But history also says Foulke is one of the best bets in any bullpen to right the ship because he's been one of the most consistent relievers of all time. He has run off six straight seasons of at least 65 appearances and a sub-3.00 ERA. Want to guess how many other relievers in history have ever done that? How about zero. (Next-longest streak: four by Dan Quisenberry, John Franco and Jeff Montgomery.)
But the Red Sox bullpen isn't the only relief crew in the league reminiscing about last summer. There's also...
The Rangers bullpen
Last year: 3.51 ERA (second in AL)
This year: 5.85 ERA (last in AL)
Unlike the tale of the Red Sox, this is one bullpen cliff dive that's a little easier to comprehend. This pen might not lead the league in saves. But it has a heck of a chance to lead the league in Tommy John surgeries.
"The team surgeon," quips one AL scout, "looks like he's going to have a big year."
The Astros offense
Last year: Fifth in NL in runs (803)
This year: Last in runs (610 pace)
This is another big-time plummet that everyone saw coming. Last season, 57 percent of the Astros' homers and 47 percent of their RBI came from Jeff Kent, Carlos Beltran, Lance Berkman and Jeff Bagwell. But this year...
Kent and Beltran are gone. Berkman just got back from knee surgery a week ago. And Bagwell's shoulder has turned into fettuccine . Add it all up, and what do you get? A team that scored three runs or fewer 17 times in its first 34 games and got shut out more times in April (five) than it did all last season (three).
The Astros have been trying to trade for a bat since spring training. But at this point, they're now more likely to start thinking about a total reconstruction effort.
"That's sad, what's happened to that team," one AL executive said. "And it all started with their strategy on Beltran last winter. They let Scott Boras control their whole winter, and they missed out on a lot of other opportunities [to sign other outfielders]."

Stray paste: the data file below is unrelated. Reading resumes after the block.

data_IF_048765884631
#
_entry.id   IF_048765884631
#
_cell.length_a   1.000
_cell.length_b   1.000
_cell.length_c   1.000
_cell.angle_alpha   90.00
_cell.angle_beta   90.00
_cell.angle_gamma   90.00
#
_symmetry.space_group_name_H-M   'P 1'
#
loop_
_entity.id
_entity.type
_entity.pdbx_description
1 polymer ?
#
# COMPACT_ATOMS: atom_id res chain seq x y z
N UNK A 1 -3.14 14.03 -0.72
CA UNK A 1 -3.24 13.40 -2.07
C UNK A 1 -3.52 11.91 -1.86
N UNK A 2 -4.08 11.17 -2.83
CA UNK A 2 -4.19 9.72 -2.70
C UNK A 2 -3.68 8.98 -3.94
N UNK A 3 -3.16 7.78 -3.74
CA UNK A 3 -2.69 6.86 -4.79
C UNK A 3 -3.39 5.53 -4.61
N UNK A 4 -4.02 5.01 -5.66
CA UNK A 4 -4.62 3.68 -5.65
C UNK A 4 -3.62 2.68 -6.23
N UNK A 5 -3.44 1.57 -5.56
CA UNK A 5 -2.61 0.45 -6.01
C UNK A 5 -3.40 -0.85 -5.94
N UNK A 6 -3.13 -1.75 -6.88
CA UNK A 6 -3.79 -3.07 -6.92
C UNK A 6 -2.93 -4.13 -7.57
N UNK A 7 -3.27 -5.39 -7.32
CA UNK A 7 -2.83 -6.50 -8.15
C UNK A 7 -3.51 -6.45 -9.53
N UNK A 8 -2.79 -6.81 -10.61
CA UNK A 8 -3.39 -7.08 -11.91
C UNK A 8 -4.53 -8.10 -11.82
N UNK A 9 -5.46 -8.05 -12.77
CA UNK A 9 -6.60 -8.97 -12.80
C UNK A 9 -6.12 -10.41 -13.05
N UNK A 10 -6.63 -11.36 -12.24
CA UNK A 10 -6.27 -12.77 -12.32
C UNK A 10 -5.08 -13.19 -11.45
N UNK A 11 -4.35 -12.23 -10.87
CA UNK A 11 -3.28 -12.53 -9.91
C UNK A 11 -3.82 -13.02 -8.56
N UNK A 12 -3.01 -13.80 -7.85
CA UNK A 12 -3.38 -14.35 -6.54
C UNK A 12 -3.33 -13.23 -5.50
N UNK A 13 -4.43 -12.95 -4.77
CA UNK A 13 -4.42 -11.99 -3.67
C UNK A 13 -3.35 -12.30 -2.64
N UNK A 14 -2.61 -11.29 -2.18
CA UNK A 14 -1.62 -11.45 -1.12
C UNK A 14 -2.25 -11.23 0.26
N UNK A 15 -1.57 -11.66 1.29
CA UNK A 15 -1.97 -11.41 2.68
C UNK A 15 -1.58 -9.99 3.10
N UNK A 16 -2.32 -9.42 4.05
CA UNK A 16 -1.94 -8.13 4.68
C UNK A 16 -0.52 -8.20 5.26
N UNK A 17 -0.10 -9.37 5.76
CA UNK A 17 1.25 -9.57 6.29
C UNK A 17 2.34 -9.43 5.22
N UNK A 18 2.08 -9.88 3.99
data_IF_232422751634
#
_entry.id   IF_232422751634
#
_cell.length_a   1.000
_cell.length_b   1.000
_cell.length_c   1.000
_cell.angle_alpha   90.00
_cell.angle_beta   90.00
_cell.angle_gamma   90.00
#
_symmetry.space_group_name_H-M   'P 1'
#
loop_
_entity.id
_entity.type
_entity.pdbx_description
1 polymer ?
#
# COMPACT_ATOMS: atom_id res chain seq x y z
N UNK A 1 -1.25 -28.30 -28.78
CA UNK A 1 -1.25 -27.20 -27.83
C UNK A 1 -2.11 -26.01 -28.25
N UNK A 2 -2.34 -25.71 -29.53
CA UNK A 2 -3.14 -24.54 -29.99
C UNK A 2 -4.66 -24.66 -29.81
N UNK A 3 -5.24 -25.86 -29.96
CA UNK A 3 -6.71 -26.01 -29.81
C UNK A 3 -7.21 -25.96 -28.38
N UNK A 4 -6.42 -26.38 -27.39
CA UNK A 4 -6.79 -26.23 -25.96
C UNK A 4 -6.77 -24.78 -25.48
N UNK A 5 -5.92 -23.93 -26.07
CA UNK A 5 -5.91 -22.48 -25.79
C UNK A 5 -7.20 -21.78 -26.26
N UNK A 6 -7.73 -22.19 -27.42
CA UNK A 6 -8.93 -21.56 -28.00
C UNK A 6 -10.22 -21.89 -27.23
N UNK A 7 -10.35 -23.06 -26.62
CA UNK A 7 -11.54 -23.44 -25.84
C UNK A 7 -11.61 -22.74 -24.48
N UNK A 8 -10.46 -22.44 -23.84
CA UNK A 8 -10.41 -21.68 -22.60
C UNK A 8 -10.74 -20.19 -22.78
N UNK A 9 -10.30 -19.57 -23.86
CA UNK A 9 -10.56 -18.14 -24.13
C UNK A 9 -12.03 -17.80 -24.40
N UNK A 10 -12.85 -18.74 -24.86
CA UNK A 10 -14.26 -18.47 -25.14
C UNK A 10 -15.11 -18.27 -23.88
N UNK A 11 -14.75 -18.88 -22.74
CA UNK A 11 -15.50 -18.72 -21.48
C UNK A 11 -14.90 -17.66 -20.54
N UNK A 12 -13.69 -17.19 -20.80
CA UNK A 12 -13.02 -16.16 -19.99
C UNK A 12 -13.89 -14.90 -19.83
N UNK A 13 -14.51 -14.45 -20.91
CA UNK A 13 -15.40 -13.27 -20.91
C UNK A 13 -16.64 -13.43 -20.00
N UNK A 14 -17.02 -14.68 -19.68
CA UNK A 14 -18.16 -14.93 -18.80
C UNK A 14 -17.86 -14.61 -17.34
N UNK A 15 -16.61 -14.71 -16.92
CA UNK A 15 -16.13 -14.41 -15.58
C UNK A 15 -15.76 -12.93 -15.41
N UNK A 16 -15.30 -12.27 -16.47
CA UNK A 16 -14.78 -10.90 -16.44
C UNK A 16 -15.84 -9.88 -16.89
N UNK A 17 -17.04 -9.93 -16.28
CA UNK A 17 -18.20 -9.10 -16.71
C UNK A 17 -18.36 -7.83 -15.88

The Dodgers defense
Last year: Fewest errors in NL (73)
This year: Second-most errors (124 pace)
Now presenting one more meltdown we could all see coming.
The Dodgers' formula last year started with infield defense. A year later, gone are second baseman (Alex Cora), third baseman (Adrian Beltre), the two primary first basemen (Shawn Green, Robin Ventura) and an entire cast of catchers (Paul Lo Duca, Brent Mayne, Mark Ross).
The result is a team trying to win with wood, not leather.
"They're still a pretty good team," one front-office man said. "But you substitute Jeff Kent for Cora, Jose Valentin and whoever for Beltre, Hee Seop Choi at first and Jason Phillips trying to catch that's a lot of positions to downgrade."
Cardinals and Brewers running games
Last year: 111 steals for Cardinals, second in NL; 138 steals for Brewers, first
This year: 14th in steals for Cardinals (52 pace); 16th in steals for Brewers (39 pace)
Last year, these two teams did more running than sprinter Maurice Green. This year, neither has stolen as many bases as Willy Taveras.
The Brewers, in fact, have actually been thrown out stealing more times (10) than they've been safe (8). So they're well on their way to becoming the first team to go from first in its league in steals to last since Dave Philley's 1949-50 White Sox.
"The Brewers that's all Scott Podsednik [now in Chicago]," one scout said. "And it's funny how, when you subtract [Tony] Womack and [Edgar] Renteria, the Cardinals don't have much speed all of a sudden."
But obviously, both of these teams are proving that, as Keanu Reaves once discovered, there is life after speed. The Cardinals still lead the league in runs scored. And the Brewers are on pace to score 141 more runs than last year.
Jayson Stark is a senior writer for ESPN.com.